Originally published on Inkling's Fresh Ink Blog
This series offers print designers transitioning from InDesign to HTML an introduction to web development. The third post builds upon my previous posts on composition and page reflow to explain how to design interactivity.
When naming the benefits of digital content over print, interactivity is always front and center. Interactive features, such as poptips or show-and-hide test questions, not only change how content looks, but how end-users interact with it, too. They are a huge part in transforming static content into a learning experience.
For print-turned-digital designers, the added possibility of interactive features opens up a whole new world of content design and, while exciting, it can also be intimidating. To help guide the design process, I’ll outline some of the essential techniques used here at Inkling to help turn print content into an engaging, interactive experience.
Navigation in Digital Content The most essential, and often overlooked, form of interactivity in digital content is navigation. In print, navigation simply meaning the reader’s ability to turn pages back and forth in a linear fashion. Digital content, on the other hand, offers much more freedom. Designers can create a rich network of content connections, allowing readers to navigate between different pieces of content, or even different works, in their own way.
Interactive navigation takes shape in many forms, but the most common is a text link. While simple, text links are highly effective in mapping a nonlinear roadmap for readers. Designers can also use buttons to signify completion or continuation, or allow readers to click on an image to view a larger version.
Finally, conditional disclosure allows readers to choose whether or not they’d like to see additional content on the same page. For example, Inkling’s poptip reveals supplemental text, images or audio when the user clicks on a poptip icon, much like the image below.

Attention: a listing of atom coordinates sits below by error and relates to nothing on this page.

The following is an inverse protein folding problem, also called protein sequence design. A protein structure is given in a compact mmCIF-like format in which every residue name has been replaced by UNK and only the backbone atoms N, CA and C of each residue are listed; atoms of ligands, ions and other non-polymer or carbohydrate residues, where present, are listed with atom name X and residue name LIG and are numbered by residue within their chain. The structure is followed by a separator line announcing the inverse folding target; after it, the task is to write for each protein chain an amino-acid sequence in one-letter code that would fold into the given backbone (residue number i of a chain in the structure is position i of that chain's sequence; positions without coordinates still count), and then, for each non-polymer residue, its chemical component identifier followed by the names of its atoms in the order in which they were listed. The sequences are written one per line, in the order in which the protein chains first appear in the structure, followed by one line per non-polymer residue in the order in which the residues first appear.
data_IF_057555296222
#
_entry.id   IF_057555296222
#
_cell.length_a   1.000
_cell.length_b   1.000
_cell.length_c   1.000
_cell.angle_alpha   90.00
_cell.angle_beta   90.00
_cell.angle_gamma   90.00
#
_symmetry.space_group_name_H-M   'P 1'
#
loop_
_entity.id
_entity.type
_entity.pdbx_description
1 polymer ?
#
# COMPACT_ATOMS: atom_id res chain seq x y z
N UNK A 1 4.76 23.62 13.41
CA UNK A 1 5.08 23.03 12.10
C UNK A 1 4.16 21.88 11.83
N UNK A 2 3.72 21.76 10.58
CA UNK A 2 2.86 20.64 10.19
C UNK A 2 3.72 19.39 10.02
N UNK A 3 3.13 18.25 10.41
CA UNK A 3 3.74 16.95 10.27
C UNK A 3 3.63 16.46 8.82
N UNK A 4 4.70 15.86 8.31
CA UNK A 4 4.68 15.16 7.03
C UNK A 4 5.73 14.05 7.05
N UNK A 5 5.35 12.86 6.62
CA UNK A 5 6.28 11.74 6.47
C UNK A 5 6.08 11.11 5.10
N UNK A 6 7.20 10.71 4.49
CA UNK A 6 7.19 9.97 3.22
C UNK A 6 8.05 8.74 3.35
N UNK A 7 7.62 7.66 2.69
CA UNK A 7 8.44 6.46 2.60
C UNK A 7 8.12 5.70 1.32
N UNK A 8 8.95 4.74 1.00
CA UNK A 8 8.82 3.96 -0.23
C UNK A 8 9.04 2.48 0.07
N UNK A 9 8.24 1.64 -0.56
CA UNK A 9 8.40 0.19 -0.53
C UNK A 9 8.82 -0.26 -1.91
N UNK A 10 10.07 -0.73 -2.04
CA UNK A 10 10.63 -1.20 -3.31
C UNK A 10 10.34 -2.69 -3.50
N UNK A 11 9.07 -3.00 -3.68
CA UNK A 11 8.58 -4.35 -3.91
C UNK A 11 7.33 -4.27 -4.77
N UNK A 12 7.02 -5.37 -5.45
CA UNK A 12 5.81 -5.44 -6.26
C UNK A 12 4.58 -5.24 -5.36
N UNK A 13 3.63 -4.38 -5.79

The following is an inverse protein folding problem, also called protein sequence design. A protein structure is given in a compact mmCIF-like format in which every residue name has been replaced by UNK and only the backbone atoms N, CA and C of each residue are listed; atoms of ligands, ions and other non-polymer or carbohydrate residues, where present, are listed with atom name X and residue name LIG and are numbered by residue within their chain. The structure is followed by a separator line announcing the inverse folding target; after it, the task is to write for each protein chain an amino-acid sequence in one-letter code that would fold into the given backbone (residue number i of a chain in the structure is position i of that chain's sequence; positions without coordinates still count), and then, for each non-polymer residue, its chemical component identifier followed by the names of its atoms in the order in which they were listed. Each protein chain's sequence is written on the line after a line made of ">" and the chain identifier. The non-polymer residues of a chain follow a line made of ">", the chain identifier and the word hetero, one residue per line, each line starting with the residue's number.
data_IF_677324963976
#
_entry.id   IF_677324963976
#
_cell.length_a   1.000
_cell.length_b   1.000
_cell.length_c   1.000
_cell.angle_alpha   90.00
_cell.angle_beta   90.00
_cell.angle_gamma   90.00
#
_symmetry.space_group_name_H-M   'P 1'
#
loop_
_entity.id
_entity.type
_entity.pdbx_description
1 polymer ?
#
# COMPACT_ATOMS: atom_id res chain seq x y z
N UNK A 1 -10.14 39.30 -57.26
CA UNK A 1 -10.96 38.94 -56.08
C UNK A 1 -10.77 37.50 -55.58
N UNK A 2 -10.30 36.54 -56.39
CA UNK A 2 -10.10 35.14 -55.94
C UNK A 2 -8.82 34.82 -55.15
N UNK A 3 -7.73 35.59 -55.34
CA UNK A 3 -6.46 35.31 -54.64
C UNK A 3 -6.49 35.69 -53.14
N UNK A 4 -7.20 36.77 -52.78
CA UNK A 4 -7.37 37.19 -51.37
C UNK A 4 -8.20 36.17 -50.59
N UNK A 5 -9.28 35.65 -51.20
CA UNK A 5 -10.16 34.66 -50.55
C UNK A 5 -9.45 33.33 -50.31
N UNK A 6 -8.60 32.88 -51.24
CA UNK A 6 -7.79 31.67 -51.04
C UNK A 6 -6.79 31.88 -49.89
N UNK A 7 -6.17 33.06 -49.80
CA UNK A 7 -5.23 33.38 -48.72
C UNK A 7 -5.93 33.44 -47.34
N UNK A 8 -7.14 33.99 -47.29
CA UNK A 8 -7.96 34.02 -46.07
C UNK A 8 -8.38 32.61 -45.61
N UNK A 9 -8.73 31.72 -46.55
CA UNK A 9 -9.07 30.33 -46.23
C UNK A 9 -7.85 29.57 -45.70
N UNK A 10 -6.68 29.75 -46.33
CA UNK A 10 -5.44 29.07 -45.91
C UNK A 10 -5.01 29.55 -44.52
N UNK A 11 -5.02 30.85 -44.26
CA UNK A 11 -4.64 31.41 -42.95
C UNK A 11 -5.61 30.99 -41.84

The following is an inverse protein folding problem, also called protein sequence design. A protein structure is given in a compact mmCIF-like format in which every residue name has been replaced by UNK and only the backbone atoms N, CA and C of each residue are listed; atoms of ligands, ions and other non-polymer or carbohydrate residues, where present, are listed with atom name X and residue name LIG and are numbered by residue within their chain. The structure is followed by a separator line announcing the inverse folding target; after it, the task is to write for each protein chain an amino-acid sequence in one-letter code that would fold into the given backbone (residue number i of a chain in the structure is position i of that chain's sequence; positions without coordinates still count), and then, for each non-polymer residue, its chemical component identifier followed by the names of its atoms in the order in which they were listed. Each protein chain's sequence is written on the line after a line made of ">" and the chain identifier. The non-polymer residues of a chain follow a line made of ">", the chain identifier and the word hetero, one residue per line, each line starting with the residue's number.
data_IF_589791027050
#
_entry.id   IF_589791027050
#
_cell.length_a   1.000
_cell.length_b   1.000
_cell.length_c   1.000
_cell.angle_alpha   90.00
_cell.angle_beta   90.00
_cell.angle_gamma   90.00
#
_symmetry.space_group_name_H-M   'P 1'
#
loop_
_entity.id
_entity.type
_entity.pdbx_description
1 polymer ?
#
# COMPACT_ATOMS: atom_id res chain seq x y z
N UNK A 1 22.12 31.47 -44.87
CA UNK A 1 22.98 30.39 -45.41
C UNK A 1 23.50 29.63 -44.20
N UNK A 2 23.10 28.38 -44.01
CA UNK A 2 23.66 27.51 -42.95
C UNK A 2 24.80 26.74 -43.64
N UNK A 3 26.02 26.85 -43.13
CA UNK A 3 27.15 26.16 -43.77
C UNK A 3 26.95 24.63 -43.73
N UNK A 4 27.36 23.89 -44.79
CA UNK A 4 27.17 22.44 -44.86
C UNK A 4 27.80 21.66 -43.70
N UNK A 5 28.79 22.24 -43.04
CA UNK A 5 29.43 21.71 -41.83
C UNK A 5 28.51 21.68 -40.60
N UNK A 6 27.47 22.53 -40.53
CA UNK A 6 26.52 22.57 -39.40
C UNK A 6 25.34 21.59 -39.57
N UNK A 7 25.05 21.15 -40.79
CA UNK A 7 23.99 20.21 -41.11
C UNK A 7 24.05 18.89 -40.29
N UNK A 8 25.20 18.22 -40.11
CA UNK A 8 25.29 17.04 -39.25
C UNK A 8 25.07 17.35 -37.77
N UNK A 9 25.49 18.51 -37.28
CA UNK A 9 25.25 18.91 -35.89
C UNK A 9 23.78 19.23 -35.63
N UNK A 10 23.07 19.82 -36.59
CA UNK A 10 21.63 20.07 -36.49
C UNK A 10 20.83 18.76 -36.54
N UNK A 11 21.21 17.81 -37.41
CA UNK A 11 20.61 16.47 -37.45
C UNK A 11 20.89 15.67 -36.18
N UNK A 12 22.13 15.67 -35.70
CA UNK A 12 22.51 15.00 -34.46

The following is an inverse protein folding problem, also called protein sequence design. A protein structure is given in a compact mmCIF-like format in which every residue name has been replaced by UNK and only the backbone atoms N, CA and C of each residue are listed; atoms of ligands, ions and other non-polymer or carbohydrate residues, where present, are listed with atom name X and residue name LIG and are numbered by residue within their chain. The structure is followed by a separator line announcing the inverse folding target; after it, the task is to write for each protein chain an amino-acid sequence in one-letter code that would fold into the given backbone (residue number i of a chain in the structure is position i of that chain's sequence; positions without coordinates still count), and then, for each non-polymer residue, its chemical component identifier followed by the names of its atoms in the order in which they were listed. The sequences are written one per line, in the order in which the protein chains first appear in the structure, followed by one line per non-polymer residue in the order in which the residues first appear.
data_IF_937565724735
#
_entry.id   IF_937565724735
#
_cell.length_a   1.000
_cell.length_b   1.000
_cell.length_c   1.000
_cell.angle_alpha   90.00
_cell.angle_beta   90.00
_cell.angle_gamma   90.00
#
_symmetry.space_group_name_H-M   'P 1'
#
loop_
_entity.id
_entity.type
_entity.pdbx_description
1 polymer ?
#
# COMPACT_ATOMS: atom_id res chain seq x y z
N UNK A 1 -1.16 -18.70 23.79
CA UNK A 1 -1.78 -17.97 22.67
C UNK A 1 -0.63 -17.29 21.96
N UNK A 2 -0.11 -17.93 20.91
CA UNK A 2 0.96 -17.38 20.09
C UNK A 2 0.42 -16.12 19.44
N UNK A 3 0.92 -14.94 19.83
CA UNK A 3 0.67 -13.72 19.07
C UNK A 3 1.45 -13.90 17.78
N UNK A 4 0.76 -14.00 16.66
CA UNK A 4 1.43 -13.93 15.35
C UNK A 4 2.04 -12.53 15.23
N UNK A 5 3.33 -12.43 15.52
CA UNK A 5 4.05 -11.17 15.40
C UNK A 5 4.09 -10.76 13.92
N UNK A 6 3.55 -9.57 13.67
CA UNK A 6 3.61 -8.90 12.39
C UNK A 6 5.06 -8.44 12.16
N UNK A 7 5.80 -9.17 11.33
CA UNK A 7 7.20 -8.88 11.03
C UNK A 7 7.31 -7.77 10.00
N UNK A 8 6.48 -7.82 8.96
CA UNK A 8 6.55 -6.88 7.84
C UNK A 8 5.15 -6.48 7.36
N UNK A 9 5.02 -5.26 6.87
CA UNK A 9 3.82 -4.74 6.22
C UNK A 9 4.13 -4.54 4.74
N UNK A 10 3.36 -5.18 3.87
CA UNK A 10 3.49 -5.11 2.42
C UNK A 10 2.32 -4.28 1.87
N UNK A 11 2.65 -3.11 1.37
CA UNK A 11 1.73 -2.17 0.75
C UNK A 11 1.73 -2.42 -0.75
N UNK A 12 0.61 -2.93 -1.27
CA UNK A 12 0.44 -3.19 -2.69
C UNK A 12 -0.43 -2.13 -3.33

Beyond simple constructs, there are an abundance of complex interactions that you can add to your content, such as games, infographics, assessments, and 3D models, to name a few. To create these features, it’s important to imagine them as compartmentalized objects, embedded into the flow of the main content.
While this might deviate from traditional web techniques, isolating complex interactivity into smaller modules makes it easier to distribute your content on a wide ranges of platforms and devices. In addition, developers can then create more robust authoring experiences for each interactivity. Here at Inkling, we use this technique for our widgets, which have been very successful both in their ease of authoring and cross-platform support.
Content vs Platform: A Shared Experience
Typically, readers consume digital content on a device or reading platform that can provide its own form of navigation or interactivity. For example, some platforms provide their own table of contents, interactive note taking, or other “platform features” that might conflict with your own content’s interactivity.
It’s important to know exactly what platforms your content will be distributed on to harness the features of the platform and avoid conflict where possible. In Inkling Habitat, users can author special pieces of content that gain additional interactivity when viewed in the Inkling reading platform. Whenever possible, try and utilize digital standards outlined by the web and EPUB communities as these features are likely to be implemented by reading platforms and devices.
THE BOTTOM LINE: Interactivity is not a silver bullet for better content, and it’s important to think critically about how the experience will impact the content around it. However, once you’ve conceptualized a meaningful, interactive experience for your end-users, knowing the basics of how to design these elements will help you work with a developer to put your ideas into action.